By J.A. Jones, Staff Writer
ST. PETERSBURG – The James Museum explores work by a brilliant firebrand in the rich tradition of Native American art in the exhibit “Spirit Lines: Helen Hardin Etchings,” on view through March 1.
The first featured exhibit by a female artist, the etchings offer a profoundly spiritual and visually exciting addition to the James’ mission of displaying the beauty of the American West.
One of the most recognized Native American artists of the 20th century, Hardin rose to a kind of rock-n-roll stardom in the early 70s, in a field largely dominated by white males. America’s “countercultural” movement and ever-fickle art world embraced Hardin after she posed on the 1970 cover of New Mexico Magazine and was heralded as bringing a “new look” to Native American art.
It wasn’t all hype: the James’ exhibit offers a dynamic sample of Hardin’s unique and striking approach to depicting Native American themes through intricate, linear designs that evoke the sense of “ordered, patterned” myth, magic, and mysticism inherent in the natural world.
Born May 28, 1943, in Albuquerque, N.W., Hardin was raised among the Tewa tribe in New Mexico’s Santa Clara Pueblo during her earliest years – her paintings are signed in her Tewa name, Tsa-sah-wee-eh, (“Little Standing Spruce”) honoring her first language.
The daughter of renowned Pueblo artist Pablita Velarde, Hardin’s father Herbert, was an “Anglo” police and public safety officer — and Hardin walked a tightrope between the two cultures throughout much of her life.
Raised on the pueblo until the age of four, Hardin’s family relocated to Albuquerque, where she was brought up Roman Catholic. Ensconced in a more traditionally “Anglo” coming-of-age experience, she was schooled in a mostly white environment. As Hardin put it, she was “Anglo socially and Indian in [her] art.”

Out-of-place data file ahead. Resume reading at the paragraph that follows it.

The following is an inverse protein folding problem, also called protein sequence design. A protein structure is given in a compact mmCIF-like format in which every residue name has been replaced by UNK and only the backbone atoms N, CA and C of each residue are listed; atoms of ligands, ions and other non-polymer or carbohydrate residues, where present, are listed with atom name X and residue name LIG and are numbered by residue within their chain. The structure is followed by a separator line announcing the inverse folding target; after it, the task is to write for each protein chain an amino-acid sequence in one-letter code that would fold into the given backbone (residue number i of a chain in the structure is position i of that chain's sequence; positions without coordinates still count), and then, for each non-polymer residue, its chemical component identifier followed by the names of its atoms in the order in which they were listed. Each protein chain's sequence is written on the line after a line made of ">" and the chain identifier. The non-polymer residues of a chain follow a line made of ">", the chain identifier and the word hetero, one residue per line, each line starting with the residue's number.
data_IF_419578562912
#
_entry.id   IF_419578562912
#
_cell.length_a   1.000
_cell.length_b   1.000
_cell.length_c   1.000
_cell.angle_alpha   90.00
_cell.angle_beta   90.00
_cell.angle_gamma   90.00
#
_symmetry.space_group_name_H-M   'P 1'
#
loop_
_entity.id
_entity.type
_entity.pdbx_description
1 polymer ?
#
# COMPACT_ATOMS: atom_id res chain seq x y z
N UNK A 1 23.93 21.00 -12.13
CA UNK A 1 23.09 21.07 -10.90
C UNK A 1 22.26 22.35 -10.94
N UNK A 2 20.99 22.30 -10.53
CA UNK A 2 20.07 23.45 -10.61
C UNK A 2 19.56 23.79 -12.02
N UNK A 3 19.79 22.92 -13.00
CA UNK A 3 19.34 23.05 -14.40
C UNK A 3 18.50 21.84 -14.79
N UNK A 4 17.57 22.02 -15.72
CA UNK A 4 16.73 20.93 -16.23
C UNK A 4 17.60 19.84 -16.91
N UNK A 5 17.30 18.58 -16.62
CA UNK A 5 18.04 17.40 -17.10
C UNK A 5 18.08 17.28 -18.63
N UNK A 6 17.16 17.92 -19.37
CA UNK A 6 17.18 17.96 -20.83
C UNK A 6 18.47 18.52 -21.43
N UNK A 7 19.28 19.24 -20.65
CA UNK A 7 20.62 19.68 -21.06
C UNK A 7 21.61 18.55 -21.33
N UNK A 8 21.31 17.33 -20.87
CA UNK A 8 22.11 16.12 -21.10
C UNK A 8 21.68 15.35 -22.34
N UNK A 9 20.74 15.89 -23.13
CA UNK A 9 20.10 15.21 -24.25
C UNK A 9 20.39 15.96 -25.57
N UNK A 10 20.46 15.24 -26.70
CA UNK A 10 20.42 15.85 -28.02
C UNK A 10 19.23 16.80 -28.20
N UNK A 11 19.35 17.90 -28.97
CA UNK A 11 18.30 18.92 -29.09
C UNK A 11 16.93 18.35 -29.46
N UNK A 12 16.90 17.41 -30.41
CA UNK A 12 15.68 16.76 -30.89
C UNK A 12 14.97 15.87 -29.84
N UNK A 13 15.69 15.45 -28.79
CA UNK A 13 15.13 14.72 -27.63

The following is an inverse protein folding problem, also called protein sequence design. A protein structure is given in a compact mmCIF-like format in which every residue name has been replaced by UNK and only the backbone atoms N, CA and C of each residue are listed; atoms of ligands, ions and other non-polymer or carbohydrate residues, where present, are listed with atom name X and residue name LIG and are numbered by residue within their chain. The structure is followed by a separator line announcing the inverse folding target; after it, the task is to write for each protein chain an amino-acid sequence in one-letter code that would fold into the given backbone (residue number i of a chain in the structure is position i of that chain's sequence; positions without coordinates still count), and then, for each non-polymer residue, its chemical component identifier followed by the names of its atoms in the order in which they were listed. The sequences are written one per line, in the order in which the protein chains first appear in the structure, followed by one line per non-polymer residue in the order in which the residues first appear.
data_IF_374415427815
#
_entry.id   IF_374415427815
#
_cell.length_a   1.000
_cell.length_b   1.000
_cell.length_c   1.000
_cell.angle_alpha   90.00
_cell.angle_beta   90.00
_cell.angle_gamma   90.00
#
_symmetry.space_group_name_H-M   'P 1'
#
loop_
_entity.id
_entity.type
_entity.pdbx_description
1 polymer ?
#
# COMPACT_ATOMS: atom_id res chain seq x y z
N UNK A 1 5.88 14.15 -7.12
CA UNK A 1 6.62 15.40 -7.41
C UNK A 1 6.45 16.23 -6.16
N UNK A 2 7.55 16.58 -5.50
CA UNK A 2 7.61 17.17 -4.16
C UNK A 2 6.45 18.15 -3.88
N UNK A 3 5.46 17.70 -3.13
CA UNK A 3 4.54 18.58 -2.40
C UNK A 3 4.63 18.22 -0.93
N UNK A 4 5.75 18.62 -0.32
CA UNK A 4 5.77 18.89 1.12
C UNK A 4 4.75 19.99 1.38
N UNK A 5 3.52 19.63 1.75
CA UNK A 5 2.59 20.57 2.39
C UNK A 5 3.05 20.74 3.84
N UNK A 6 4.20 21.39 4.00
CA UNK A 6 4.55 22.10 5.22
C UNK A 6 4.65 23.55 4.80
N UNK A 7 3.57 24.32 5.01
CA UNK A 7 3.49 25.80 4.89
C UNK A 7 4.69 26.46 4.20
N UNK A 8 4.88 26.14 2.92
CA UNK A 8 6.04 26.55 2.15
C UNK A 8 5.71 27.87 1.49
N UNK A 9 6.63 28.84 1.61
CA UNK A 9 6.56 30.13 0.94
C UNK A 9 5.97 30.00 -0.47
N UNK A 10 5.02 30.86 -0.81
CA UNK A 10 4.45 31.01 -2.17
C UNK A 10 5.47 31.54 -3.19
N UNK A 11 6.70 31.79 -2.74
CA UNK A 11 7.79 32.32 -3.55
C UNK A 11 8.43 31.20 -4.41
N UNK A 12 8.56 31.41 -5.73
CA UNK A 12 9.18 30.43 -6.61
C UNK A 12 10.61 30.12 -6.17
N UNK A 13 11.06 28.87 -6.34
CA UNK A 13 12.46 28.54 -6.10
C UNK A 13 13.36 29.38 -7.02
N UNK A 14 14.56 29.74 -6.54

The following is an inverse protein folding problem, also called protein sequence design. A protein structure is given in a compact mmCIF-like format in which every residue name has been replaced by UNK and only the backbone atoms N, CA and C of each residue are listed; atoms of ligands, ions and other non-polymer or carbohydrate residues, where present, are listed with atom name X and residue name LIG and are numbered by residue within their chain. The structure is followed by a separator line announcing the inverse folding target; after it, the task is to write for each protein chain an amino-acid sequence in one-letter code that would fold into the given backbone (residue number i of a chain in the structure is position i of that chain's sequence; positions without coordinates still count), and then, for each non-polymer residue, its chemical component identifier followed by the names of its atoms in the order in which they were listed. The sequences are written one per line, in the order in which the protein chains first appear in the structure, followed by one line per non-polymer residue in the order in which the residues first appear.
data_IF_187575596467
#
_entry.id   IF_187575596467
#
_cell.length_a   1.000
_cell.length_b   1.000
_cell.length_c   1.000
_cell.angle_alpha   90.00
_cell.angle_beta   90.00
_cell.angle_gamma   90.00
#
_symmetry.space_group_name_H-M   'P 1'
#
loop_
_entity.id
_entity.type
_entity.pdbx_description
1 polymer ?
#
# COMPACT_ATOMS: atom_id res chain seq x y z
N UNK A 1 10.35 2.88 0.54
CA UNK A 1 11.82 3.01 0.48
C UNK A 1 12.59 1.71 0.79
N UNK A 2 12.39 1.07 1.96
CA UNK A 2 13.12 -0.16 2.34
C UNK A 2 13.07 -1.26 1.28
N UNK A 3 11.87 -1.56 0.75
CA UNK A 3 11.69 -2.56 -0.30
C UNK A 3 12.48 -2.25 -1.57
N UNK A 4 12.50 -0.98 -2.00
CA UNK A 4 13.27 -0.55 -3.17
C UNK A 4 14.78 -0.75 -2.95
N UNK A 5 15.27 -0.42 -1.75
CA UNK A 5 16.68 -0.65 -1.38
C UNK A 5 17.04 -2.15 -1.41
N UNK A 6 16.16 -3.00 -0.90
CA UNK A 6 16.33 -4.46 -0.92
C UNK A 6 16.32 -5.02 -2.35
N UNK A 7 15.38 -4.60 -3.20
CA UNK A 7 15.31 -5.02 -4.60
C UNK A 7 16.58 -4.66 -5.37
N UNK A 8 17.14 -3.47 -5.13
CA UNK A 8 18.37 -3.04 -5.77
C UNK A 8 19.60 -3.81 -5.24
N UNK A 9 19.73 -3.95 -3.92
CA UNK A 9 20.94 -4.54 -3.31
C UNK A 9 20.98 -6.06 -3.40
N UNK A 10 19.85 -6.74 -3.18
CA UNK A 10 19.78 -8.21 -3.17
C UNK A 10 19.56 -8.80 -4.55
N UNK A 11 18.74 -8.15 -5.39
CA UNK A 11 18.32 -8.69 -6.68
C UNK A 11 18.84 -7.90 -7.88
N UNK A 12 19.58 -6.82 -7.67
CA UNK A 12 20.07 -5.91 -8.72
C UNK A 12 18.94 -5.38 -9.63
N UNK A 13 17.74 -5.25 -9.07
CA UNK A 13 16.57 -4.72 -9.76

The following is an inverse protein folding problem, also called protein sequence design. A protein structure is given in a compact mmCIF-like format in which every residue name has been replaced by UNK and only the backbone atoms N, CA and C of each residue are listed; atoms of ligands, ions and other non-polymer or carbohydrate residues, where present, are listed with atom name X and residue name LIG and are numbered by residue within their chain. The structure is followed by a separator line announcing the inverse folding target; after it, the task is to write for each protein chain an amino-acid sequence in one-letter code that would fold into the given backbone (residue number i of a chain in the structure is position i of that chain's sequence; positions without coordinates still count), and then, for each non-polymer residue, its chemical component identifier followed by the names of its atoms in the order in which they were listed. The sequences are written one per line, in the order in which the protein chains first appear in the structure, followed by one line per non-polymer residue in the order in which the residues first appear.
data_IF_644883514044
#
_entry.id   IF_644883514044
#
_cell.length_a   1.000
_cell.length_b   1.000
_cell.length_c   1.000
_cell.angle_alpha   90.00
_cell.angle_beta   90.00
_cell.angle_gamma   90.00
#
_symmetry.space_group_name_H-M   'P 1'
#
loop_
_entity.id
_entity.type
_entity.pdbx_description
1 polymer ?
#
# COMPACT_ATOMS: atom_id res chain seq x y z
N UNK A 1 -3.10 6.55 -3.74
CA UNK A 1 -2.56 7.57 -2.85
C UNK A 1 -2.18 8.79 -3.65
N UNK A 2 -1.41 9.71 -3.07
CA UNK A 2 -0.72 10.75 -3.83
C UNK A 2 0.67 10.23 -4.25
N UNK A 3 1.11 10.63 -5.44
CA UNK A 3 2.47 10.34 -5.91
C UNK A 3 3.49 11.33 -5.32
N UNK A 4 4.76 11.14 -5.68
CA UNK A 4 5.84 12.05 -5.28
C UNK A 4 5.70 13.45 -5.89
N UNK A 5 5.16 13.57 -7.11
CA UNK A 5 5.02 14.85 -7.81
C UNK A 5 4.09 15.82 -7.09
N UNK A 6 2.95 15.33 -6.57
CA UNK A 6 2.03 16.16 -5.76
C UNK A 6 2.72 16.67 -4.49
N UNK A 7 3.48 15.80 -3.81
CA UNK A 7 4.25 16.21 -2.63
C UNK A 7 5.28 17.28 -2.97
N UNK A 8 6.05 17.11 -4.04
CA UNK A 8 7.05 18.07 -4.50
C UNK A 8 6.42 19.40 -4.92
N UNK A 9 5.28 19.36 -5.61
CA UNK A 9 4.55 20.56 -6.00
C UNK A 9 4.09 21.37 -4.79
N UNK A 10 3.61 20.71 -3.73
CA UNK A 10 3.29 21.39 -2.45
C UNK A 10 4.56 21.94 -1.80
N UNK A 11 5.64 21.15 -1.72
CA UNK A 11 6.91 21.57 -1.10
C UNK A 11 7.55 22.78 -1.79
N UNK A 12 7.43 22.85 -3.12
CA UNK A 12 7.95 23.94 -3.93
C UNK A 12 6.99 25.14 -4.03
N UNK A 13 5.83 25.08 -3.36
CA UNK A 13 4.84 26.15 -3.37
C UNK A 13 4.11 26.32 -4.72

Already winning prizes for her art by the age of six, Hardin often accompanied her mother to art shows and cultural events and started selling her work by the age of nine.
While attending a Catholic high school, Hardin learned to use drafting templates, rulers, and protractors, tools that would later prove invaluable to her creative inspiration. Teenage years in Arizona’s Southwest Indian Art Project and architecture and art classes at the University of New Mexico also exposed her to new techniques and influences.
As her interest in art deepened, her relationship with her mother became difficult. Velarde, a traditionalist whose “flat style” of painting was the Native norm at the time, was not a fan of Hardin’s more experimental art – and she wanted her to go to business school rather than follow painting as a career path.
When her parents divorced, Hardin’s father moved to Bogota, Columbia. A relationship with a high school sweetheart resulted in the birth of Hardin’s daughter, Margarete, but when the father became abusive, Hardin fled with her daughter to live with her father in Bogota.
It was during her time in Bogota she found her true style and unique voice; a successful exhibit at the American Embassy resulted in Hardin’s selling 27 paintings.
By the time she returned to the U.S. in the late 60s, she was ready to branch out even further with her unique vision — combining familiar Native themes and objects — corn, women, chiefs, and katsinas (or Kachinas, heavenly messengers) – with her intricate geometric designs.
The meticulous nature of her work, soon to become in extremely high demand, meant she worked slowly, resulting in minimal output. In 1980, she began creating limited edition prints of her work through a complex copper etching process. Diagnosed with breast cancer a year later, Hardin died in 1984 but left behind a body of work revealing her visions, spiritual roots, and internal questions.
In discussing her Women Series, on view now as part of Spirit Lines, Hardin called one of the three paintings, Changing Woman, a “self-portrait”: “I call it Changing Woman…about every six years I become aware of myself as a woman, as a person growing through changes. I shift gears,” Hardin explained.
Along with Hardin’s work the exhibit includes paintings by Hardin’s mother, Pablita Velarde, sculptor Tammy Garcia, potter Sara Fina Tafoya, and Hardin’s daughter, artist Margarete Bagshaw.
The James Museum is located at 150 Central Ave., St. Petersburg. Open daily 10-5p m., and Tuesdays from 10-8 p.m.
For more information, please call 727. 892-4200 or visit thejamesmuseum.org.